Earlier this month, cow thieves in Navi Mumbai ran over 58-year-old Vasant Satwi's leg when he tried to stop them from stealing a cow in his village. "I tried stopping their car but they sped up and drove over my legs. What will I do now?" Mr Satwi told NDTV from his hospital bed.
The police and the administration haven't been very successful in stopping the thieves as they manage to wriggle out even after arrests. CCTV footage shared by animal activists with NDTV shows how cattle thieves get away by driving recklessly when they are given a chase. CCTV footage also shows how thieves pack cattle into passenger cars in the cruellest manner possible.
"These people come in passenger cars and steal the cows and slaughter them. If in the meantime, any farmer or policeman tries to stop them, so they run the car over him. They hit him. Later they manage in court. Manage in the sense, they take bail from court," Animal Welfare Officer Chetan Sharma said.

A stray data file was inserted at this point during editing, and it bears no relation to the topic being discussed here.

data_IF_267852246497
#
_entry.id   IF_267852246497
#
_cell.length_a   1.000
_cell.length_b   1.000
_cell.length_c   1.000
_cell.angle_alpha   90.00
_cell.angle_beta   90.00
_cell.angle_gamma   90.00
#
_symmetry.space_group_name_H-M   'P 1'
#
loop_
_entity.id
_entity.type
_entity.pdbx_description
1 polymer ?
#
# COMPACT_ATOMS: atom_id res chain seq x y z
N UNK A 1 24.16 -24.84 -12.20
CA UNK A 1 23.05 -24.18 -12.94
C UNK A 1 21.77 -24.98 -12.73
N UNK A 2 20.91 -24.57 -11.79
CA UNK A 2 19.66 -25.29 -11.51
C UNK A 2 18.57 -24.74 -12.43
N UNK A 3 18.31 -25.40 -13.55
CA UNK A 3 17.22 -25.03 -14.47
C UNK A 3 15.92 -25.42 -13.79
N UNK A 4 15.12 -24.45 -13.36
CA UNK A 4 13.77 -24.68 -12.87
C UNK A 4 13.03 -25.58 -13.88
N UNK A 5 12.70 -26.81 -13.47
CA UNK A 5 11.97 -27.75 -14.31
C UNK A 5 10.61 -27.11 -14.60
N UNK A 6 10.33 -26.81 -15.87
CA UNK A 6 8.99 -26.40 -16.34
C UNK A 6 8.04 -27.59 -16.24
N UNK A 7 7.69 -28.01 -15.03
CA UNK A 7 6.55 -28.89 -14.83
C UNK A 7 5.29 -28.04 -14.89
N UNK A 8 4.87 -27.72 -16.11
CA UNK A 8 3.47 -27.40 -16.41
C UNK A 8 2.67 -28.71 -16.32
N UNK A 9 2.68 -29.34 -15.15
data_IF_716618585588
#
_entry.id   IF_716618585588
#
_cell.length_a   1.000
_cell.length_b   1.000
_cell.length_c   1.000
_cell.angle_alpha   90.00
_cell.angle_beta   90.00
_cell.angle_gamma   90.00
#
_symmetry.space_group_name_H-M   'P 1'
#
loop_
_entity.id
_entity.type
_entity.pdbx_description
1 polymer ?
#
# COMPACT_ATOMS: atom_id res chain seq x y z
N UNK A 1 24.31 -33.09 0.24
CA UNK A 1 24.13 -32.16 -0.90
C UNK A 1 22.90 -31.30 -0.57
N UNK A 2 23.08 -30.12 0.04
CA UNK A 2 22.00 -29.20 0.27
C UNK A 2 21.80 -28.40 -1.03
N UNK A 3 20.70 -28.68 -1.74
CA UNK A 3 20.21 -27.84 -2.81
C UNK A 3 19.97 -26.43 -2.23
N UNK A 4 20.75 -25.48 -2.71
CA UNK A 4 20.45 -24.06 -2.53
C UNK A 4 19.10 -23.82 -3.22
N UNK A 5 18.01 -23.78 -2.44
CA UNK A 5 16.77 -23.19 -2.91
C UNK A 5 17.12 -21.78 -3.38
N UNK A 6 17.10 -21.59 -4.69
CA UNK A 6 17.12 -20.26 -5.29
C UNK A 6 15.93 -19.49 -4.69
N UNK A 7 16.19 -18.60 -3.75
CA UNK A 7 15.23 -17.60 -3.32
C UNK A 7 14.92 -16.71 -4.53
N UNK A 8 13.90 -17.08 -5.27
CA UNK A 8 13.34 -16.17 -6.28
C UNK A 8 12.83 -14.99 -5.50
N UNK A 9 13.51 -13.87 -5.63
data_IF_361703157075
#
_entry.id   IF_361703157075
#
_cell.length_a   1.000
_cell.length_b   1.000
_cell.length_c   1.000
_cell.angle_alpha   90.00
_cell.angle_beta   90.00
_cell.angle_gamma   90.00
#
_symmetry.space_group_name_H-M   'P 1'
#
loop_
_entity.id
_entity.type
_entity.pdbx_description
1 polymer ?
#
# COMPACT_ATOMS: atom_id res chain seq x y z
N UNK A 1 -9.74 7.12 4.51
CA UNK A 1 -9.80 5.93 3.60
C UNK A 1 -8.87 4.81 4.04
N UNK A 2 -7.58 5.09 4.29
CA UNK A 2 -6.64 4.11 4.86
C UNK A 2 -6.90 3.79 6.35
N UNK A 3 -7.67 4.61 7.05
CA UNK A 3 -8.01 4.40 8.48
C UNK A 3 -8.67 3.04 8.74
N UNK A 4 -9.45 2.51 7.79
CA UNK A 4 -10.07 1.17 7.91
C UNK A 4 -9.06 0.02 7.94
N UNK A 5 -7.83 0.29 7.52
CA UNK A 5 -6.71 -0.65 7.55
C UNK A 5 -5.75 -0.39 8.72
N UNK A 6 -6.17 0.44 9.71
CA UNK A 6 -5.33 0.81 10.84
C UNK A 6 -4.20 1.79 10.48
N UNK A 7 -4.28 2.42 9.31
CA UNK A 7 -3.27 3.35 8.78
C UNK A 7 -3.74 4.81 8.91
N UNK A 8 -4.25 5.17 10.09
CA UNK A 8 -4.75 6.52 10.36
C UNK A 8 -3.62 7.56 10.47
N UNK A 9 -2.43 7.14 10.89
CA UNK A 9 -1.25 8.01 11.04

"They do cosmetic changes in their names. Every time if you see the FIR, there are some changes in the name and address and everything. The entire record is not brought before the court to prove that they are habitual offenders. And that's how they easily get away," Advocate Siddhi Vaidya who represents People for Animals, said.
Activists say that increasingly assertive 'gau rakshaks' or cow vigilantes have also driven cattle thieves to be more violent and the real cause of protecting animals from cruelty is weakened.
"The reality of the cow and the perceived reality of the cow in today's India is extremely different and this work is extremely difficult. With the atmosphere, the way it is today it is just becoming more and more difficult," activist and Lawyer Ambika Hiranandani said.
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